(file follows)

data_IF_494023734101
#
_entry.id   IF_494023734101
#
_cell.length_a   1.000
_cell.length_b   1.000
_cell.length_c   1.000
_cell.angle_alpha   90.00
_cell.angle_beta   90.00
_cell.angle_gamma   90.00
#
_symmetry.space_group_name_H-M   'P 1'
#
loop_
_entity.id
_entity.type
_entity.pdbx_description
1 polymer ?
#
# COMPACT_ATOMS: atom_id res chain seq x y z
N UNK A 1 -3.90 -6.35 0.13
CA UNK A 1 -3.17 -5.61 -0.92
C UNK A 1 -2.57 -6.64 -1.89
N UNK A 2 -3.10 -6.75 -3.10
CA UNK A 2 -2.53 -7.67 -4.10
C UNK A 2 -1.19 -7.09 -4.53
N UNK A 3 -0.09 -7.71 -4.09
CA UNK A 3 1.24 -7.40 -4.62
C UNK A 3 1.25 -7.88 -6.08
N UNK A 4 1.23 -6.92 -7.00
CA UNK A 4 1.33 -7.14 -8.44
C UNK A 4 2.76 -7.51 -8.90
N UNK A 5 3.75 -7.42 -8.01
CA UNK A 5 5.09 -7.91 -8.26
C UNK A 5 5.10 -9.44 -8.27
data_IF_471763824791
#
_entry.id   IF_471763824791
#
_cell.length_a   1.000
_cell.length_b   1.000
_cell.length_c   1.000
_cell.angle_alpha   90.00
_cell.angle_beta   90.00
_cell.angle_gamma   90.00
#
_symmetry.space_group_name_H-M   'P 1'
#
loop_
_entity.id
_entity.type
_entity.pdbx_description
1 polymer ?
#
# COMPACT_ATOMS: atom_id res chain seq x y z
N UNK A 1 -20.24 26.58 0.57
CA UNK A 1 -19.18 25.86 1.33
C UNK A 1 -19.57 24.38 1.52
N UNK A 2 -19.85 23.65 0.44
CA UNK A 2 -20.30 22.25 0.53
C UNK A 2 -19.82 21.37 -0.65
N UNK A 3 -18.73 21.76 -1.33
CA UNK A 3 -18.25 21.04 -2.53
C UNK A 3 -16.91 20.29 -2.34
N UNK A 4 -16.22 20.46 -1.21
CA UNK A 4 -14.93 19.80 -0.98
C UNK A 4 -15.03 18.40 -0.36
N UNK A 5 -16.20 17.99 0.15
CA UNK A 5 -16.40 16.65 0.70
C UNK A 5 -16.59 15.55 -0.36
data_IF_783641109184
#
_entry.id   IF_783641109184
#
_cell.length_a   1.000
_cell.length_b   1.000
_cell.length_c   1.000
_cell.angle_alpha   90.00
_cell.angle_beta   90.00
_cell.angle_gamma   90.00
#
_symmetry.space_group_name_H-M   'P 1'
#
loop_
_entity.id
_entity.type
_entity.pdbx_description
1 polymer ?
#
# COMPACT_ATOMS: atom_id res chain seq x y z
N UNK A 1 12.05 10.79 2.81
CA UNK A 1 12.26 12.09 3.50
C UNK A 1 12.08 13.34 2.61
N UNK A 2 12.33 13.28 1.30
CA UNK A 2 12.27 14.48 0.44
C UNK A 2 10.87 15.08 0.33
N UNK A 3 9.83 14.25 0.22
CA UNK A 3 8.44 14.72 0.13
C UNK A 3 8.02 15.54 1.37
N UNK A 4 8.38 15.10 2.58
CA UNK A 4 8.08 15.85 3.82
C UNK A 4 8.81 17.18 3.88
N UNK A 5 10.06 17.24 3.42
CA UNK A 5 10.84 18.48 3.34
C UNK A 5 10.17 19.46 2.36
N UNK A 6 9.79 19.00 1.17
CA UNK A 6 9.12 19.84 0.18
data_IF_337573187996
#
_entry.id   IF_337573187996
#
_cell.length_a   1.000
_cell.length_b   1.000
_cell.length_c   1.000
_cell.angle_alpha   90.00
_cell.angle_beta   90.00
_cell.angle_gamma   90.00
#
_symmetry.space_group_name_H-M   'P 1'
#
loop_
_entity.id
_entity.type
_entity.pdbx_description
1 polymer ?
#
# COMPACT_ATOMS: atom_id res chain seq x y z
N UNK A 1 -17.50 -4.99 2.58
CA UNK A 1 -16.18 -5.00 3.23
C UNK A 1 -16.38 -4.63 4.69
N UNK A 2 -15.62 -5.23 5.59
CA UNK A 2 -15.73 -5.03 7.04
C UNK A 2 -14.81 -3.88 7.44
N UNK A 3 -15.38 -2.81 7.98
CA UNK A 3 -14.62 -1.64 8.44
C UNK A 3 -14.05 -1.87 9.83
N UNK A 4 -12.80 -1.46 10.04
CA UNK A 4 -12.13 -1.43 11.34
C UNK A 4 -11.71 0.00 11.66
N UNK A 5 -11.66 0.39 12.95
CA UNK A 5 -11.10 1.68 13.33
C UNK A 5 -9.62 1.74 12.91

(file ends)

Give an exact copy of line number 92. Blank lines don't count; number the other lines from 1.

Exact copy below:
CA UNK A 1 12.26 12.09 3.50